Cyberbullying: Implications for Social Work Assessment

By DePaolis, Kathryn | School Social Work Journal, Spring 2015 | Go to article overview

Cyberbullying: Implications for Social Work Assessment


DePaolis, Kathryn, School Social Work Journal


Bullying has garnered increased national attention as a result of greater awareness of its harmful impact on children and youth and public outcry following the suicides of several bullied youth. Despite the current interest in this issue, bullying, in its traditional form, has existed in society for decades and is a common occurrence in American schools. Bullying has been defined as an individual being exposed to repeated negative actions by one or more peers that occur over time. Fundamental to the definition of traditional bullying is an imbalance of power between the bully and victim whereby the victim feels unable to defend himself or herself against the bullying (Olweus, 1993). Traditional forms of bullying typically involve face to face interactions such as hitting, pushing, or kicking (physical); calling someone mean names or taunting (verbal); and ignoring or purposely excluding someone from the peer group (social/relational). Research has shown that bullying has a significant negative impact on children's and adolescents' emotional, social, and academic development (Card & Hodges 2008).

The rapid development of and increasing access to newer forms of interactive communication technologies (ICTs; e.g., text messaging, smartphones, and social media sites) have created new ways for youth to communicate and interact with each other. Although ICTs provide some youth with tools to develop and maintain positive social relationships, they have also led to a new form of bullying: cyberbullying. Studies estimate that a majority of youth use the Internet at least once a week (Ybarra, 2004), are utilizing text messaging on a regular basis (Patchin & Hinduja, 2006), and are able to access the Internet from the privacy of their bedrooms (Tokunaga, 2010). Thus, ICTs have become of critical concern to researchers, educators, and parents because they are now a common mechanism of bullying.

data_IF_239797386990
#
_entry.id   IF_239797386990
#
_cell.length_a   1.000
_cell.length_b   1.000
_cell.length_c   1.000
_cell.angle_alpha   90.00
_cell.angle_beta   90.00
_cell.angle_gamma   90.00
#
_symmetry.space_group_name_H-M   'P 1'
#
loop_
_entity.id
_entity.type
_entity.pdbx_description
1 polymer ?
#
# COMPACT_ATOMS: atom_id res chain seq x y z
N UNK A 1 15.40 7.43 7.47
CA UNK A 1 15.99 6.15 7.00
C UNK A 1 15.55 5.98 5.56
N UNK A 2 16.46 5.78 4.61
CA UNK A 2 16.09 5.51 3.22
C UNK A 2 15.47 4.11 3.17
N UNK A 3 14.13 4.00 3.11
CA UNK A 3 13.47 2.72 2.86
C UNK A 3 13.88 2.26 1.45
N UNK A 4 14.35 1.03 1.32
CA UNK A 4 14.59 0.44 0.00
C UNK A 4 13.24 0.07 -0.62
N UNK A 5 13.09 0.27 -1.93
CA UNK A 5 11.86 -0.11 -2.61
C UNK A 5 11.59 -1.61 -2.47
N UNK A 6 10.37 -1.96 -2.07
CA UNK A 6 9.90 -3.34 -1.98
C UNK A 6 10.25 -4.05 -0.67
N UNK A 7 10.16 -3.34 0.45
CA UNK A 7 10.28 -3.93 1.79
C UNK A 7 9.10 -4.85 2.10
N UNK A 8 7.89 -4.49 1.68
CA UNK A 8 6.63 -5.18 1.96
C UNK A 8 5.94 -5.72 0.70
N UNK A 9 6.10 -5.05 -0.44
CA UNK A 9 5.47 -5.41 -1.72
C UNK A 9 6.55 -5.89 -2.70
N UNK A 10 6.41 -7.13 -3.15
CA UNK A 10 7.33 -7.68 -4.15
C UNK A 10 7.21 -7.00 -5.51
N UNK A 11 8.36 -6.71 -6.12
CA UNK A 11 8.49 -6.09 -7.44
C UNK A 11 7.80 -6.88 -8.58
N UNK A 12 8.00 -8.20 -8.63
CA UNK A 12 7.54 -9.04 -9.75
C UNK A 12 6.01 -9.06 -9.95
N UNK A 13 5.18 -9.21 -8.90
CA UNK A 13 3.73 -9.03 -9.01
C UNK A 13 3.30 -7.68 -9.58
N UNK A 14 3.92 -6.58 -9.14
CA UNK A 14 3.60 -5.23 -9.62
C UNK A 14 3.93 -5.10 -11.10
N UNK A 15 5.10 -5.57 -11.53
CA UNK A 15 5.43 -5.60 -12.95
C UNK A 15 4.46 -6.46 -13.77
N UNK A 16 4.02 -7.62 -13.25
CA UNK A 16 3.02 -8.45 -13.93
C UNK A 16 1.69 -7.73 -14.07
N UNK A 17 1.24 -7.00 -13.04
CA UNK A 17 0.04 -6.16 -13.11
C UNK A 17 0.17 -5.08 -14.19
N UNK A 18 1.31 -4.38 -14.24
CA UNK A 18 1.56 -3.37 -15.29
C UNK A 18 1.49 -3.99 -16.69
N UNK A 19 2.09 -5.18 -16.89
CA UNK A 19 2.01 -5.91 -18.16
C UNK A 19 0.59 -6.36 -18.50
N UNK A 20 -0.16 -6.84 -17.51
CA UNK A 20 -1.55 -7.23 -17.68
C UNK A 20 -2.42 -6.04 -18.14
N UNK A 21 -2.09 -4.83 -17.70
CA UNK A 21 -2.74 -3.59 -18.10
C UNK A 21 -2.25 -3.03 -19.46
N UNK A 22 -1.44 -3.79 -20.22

Research on cyberbullying has found that, similar to traditional bullying, it is a threat to children's and adolescents' emotional and social functioning (Patchin & Hinduja, 2006; Raskauskas & Stoltz, 2007) and that it negatively affects school and community environments. Scholars have defined bullying as an ecological phenomenon resulting from complex interactions between multiple individual and environmental factors (Swearer & Espelage, 2004). Similarly, scholars suggest that cyberbullying prevention and intervention strategies would benefit from an ecological perspective that looks beyond individual characteristics to consider peer, family, community, and societal contexts as well (Couvillon & Ilieva, 2011; Snakenborg, VanAcker, & Gable, 2011). This ecological framework is congruent with social work's unique person-in-environment perspective. Social work, as a field, demands an understanding of how environmental factors affect individual problems, which places social workers in an optimal position to take an active role in addressing the wide-reaching impact of cyberbullying.

As a result of growing concerns about bullying, most states have enacted policies that require schools to address bullying, including cyberbullying. Accordingly, school social workers will be called on to address this issue and must have adequate knowledge to effectively assess, iden- tify, and intervene with youth affected by cyberbullying. Yet to date there is a critical shortage of information on cyberbullying in the social work literature. Even prominent school social work texts (Kelly, Raines, Stone, & Frey, 2010) provide little direction for school social workers on how to identify and address cyberbullying. Therefore, the purpose of this article is to enhance the social work knowledge base on cyberbullying and provide school social workers with much needed assessment strategies and guidelines.

Cyberbullying Defined

At present, there is no universally accepted definition of cyberbullying, although a variety of definitions have been used to describe this emerging form of bullying. …

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